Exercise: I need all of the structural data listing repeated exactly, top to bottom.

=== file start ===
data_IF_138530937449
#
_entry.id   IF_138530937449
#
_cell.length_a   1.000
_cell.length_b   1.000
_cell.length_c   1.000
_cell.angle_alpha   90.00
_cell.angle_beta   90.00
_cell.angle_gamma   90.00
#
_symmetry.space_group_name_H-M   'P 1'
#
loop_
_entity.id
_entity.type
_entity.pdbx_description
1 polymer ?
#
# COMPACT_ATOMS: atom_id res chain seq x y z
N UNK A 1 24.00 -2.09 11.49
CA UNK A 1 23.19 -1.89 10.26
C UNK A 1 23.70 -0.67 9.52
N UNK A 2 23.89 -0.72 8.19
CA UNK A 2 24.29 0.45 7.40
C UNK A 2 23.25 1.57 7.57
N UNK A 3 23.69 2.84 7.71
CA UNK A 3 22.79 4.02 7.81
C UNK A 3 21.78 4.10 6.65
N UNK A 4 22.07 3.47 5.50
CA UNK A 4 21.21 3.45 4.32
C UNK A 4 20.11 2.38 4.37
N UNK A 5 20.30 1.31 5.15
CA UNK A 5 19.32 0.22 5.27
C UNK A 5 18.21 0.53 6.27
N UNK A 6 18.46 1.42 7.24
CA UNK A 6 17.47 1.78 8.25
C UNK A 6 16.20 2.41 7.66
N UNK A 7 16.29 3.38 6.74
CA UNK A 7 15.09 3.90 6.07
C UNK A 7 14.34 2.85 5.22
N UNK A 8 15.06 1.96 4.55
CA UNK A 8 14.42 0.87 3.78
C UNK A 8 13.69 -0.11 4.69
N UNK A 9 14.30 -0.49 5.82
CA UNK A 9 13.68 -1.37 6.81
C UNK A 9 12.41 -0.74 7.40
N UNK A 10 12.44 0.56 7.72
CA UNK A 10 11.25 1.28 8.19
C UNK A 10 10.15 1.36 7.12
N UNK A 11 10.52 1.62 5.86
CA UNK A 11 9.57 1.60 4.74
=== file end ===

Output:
data_IF_138530937449
#
_entry.id   IF_138530937449
#
_cell.length_a   1.000
_cell.length_b   1.000
_cell.length_c   1.000
_cell.angle_alpha   90.00
_cell.angle_beta   90.00
_cell.angle_gamma   90.00
#
_symmetry.space_group_name_H-M   'P 1'
#
loop_
_entity.id
_entity.type
_entity.pdbx_description
1 polymer ?
#
# COMPACT_ATOMS: atom_id res chain seq x y z
N UNK A 1 24.00 -2.09 11.49
CA UNK A 1 23.19 -1.89 10.26
C UNK A 1 23.70 -0.67 9.52
N UNK A 2 23.89 -0.72 8.19
CA UNK A 2 24.29 0.45 7.40
C UNK A 2 23.25 1.57 7.57
N UNK A 3 23.69 2.84 7.71
CA UNK A 3 22.79 4.02 7.81
C UNK A 3 21.78 4.10 6.65
N UNK A 4 22.07 3.47 5.50
CA UNK A 4 21.21 3.45 4.32
C UNK A 4 20.11 2.38 4.37
N UNK A 5 20.30 1.31 5.15
CA UNK A 5 19.32 0.22 5.27
C UNK A 5 18.21 0.53 6.27
N UNK A 6 18.46 1.42 7.24
CA UNK A 6 17.47 1.78 8.25
C UNK A 6 16.20 2.41 7.66
N UNK A 7 16.29 3.38 6.74
CA UNK A 7 15.09 3.90 6.07
C UNK A 7 14.34 2.85 5.22
N UNK A 8 15.06 1.96 4.55
CA UNK A 8 14.42 0.87 3.78
C UNK A 8 13.69 -0.11 4.69
N UNK A 9 14.30 -0.49 5.82
CA UNK A 9 13.68 -1.37 6.81
C UNK A 9 12.41 -0.74 7.40
N UNK A 10 12.44 0.56 7.72
CA UNK A 10 11.25 1.28 8.19
C UNK A 10 10.15 1.36 7.12
N UNK A 11 10.52 1.62 5.86
CA UNK A 11 9.57 1.60 4.74